career-wiseHigh School girls take notes at Saturday’s Career Wise for Young Women seminar at the Oyster Point Hotel. (Photo by Dustin Racioppi; click to enlarge)


Shannon Belforti, a freshman at Red Bank Catholic, had been thinking about her future, wondering what she could do with her interest in math and science. Forensics appealed to her, but when she started asking her mother, Diane, questions about the field, mom couldn’t really help.

“I felt a little limited,” said Diane, who’s background is in marketing.

So she reached out to the Girl Scouts and a long list of other sponsors and put together a daylong agenda of seminars, culling about 50 women from various professions, thinking there were other young women, like her daughter, who had plenty of questions and not enough answers.

She was right.

On Saturday, Belforti hosted a sold-out crash course on breaking into different fields of work, called ‘Career Wise In A Day.’

“Literally, we are sold out,” she said Saturday. “I’ve turned people away.”

The opportunity to be in one room and listen to and interact with successful women from numerous fields of work — FBI agents, artists, doctors and educators were among the guests — is a rare one, said Emily Lutkewitte, a senior at Marlboro High School.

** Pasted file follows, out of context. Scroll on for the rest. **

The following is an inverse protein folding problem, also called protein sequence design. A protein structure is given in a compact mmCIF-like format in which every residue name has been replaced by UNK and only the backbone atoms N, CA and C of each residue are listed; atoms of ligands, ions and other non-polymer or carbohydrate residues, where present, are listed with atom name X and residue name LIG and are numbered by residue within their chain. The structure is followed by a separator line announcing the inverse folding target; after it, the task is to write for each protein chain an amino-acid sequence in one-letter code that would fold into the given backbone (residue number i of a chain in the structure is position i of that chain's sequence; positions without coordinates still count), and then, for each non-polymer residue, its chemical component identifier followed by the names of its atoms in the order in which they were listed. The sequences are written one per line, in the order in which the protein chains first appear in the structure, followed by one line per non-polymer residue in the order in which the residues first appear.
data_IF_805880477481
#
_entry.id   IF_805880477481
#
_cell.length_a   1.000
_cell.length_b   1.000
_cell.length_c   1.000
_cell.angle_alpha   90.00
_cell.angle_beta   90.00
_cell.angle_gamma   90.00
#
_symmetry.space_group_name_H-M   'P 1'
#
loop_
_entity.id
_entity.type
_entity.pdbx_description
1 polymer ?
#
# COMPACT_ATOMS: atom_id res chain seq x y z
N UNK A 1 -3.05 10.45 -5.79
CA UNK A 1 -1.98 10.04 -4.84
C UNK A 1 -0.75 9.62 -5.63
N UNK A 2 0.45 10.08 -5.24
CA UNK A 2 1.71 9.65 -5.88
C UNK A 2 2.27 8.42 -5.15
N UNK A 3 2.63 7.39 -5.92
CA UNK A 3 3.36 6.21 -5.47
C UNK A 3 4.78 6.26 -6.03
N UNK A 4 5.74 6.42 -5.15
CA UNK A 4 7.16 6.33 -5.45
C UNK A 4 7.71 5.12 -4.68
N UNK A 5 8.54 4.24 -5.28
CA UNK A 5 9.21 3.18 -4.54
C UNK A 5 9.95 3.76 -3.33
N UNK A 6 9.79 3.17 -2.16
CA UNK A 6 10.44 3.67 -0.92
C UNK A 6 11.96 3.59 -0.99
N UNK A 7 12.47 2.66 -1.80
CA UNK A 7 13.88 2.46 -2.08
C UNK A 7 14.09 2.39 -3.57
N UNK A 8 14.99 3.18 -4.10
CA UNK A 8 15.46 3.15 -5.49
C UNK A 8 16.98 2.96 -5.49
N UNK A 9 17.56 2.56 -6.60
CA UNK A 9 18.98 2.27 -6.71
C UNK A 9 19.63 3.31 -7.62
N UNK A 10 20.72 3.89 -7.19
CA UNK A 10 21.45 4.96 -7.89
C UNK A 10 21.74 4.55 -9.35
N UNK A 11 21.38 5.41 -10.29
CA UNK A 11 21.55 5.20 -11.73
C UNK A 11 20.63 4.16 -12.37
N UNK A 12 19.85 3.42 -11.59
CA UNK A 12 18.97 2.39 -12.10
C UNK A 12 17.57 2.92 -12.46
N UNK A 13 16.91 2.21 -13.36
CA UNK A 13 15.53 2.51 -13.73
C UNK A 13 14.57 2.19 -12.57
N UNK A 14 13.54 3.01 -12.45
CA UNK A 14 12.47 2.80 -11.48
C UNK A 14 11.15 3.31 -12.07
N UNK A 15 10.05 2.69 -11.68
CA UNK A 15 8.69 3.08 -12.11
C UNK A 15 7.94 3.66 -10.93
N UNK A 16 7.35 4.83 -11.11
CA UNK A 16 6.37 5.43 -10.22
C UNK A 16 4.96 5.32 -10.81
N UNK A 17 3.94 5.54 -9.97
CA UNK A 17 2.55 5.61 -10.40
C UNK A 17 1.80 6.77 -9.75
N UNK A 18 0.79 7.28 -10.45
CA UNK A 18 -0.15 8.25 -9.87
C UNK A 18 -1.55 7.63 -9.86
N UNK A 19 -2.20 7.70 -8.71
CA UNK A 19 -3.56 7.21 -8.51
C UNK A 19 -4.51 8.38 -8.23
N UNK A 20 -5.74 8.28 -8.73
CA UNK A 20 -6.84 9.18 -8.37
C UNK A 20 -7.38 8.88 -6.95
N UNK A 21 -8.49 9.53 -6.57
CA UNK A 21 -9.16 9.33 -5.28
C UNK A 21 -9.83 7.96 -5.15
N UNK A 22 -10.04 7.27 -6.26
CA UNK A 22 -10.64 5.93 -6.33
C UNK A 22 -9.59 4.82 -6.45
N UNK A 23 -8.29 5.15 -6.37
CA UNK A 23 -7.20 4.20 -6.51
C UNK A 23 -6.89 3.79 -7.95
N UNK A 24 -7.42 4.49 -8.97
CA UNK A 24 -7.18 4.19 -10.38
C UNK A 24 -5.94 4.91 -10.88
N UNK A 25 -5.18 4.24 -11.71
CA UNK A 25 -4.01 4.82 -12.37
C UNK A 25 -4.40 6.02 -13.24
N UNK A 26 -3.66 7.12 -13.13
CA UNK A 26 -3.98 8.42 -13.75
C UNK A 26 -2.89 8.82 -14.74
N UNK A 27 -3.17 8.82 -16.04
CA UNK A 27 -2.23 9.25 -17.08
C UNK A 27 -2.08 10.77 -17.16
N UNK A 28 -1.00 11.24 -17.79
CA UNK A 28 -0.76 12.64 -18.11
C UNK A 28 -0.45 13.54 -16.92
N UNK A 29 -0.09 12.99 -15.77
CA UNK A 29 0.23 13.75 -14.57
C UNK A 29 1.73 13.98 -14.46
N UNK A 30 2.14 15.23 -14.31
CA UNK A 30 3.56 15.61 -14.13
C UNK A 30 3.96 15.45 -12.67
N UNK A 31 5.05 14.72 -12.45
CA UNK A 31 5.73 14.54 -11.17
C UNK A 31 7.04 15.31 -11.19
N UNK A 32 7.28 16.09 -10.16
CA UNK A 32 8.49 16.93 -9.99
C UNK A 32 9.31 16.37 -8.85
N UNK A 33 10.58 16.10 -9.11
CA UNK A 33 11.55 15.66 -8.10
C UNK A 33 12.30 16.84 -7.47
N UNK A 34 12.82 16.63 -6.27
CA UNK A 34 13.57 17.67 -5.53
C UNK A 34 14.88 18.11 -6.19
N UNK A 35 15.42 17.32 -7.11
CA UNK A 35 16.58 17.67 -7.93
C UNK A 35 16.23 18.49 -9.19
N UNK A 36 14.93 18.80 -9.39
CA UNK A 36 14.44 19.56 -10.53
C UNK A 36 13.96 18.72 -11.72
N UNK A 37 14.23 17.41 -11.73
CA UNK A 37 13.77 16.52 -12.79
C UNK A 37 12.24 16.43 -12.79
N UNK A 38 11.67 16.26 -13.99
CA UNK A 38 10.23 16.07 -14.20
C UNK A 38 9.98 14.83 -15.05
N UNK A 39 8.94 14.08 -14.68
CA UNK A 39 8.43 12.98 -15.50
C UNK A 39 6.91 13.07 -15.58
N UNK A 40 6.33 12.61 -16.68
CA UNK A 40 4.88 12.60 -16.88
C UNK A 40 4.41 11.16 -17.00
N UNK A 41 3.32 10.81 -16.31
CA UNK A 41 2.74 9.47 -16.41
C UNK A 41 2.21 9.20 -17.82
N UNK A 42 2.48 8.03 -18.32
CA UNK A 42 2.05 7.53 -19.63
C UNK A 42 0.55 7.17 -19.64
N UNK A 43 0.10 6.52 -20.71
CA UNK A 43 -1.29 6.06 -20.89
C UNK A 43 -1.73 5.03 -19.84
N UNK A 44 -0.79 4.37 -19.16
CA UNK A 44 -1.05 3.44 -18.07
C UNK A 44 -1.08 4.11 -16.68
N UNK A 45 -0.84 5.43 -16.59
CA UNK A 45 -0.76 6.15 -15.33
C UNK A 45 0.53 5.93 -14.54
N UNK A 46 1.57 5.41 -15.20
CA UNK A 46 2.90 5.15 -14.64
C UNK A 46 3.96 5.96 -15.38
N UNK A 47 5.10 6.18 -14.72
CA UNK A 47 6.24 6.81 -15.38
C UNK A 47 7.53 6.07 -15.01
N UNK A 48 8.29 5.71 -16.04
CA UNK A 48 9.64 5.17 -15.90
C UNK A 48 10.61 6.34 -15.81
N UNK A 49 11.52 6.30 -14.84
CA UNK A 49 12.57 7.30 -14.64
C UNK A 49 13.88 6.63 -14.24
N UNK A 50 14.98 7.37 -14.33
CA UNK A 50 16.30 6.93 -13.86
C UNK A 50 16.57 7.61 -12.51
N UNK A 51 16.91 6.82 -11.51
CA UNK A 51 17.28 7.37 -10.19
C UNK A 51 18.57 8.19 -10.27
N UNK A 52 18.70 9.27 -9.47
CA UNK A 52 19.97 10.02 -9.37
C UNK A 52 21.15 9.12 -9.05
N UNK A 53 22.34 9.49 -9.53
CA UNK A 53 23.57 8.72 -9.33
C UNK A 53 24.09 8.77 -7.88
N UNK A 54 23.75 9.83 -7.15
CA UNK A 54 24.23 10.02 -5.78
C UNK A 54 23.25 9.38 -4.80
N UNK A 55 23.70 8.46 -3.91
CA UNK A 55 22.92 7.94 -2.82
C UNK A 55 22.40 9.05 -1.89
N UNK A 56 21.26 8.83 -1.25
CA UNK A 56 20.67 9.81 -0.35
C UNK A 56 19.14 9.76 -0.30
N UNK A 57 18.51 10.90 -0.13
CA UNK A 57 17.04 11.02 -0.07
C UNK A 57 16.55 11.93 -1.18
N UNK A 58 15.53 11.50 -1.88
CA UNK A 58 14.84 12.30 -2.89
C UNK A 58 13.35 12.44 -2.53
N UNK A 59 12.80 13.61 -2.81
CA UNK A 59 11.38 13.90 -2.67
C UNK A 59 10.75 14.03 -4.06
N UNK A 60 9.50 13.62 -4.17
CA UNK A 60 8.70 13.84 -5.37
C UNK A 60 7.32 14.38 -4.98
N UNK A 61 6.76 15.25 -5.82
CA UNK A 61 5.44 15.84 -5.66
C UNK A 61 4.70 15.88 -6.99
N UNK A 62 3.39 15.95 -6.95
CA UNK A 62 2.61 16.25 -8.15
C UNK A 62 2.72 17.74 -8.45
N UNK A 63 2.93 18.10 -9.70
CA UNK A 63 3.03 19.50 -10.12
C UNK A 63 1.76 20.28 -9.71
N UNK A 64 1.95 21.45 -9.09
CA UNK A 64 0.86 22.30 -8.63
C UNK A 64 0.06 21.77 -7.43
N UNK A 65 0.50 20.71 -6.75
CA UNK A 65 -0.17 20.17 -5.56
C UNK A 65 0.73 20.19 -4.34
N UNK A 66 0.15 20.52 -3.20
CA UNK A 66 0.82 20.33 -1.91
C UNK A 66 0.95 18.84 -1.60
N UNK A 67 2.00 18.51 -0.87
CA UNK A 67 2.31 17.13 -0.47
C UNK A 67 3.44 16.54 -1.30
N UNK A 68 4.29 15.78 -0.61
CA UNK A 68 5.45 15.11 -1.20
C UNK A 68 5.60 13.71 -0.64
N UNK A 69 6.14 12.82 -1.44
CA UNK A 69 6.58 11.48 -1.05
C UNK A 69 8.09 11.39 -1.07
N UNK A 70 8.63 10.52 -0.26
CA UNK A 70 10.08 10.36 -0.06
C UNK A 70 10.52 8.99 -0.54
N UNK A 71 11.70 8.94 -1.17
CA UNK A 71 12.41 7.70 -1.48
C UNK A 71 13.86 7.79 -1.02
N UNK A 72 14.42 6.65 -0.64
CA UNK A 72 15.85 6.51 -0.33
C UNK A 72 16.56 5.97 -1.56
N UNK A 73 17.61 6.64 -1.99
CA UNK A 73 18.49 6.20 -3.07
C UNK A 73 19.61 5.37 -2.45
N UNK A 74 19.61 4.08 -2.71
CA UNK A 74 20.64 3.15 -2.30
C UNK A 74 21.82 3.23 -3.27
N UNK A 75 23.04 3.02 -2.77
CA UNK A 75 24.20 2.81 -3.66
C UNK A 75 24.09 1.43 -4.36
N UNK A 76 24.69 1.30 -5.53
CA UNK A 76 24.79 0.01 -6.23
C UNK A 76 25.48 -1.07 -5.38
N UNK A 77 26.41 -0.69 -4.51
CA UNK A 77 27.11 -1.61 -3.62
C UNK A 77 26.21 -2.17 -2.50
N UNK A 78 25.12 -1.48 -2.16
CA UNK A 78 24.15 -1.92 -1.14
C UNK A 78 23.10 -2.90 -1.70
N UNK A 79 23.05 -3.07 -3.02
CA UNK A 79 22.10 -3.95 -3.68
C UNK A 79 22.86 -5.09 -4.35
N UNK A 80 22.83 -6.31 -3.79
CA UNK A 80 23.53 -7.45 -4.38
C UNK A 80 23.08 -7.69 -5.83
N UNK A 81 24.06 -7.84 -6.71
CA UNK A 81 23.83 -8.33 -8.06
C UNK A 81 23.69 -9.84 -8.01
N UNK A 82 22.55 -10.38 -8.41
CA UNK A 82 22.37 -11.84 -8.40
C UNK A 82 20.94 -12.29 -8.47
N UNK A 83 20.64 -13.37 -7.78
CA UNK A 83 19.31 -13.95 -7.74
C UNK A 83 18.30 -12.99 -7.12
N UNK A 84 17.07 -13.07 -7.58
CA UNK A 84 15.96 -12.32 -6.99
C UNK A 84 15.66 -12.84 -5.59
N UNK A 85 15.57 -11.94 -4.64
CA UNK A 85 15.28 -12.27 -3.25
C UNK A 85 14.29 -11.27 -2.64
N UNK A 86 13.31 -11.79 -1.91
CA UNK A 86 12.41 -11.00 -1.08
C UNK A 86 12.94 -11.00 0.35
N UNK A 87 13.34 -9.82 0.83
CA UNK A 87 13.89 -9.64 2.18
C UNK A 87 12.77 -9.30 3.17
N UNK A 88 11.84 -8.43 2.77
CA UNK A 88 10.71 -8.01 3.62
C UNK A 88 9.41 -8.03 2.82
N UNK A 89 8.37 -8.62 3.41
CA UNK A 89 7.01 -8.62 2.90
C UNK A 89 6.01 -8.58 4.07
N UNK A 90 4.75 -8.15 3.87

“It’s pretty meaningful for me because I’m going into a career in a few years,” she said. “It’s really eye-opening.”

The young women, who packed every seat at the Oyster Point Hotel, hung on the words of the speakers and took copious notes as they dispensed words of advice.

Eye-opening, yes. But also extremely enlightening, said Ijeoma Unachukwu, also a Marlboro High student, who’s been torn between her love of medicine and goal to be a journalist — “like Sanjay Gupta,” she said. By lunch time, she had a better idea on how to merge her two passions, she said.

“So far it’s helped because I knew that I wanted to major in journalism and do something in the medical field, but I didn’t know how,” Unachukwu said. “I think the whole point of this seminar is you can hold onto your dreams and your interests and still be successful.”

Both Unachukwu and Lutkewitte said they were surprised the event turned out to be as fun as it was educational.

“I did not expect this, but it’s great. I’m so happy I took the opportunity to come here,” Luttkewitte said.

Belforti said with the day’s success she’ll consider holding another event in the future.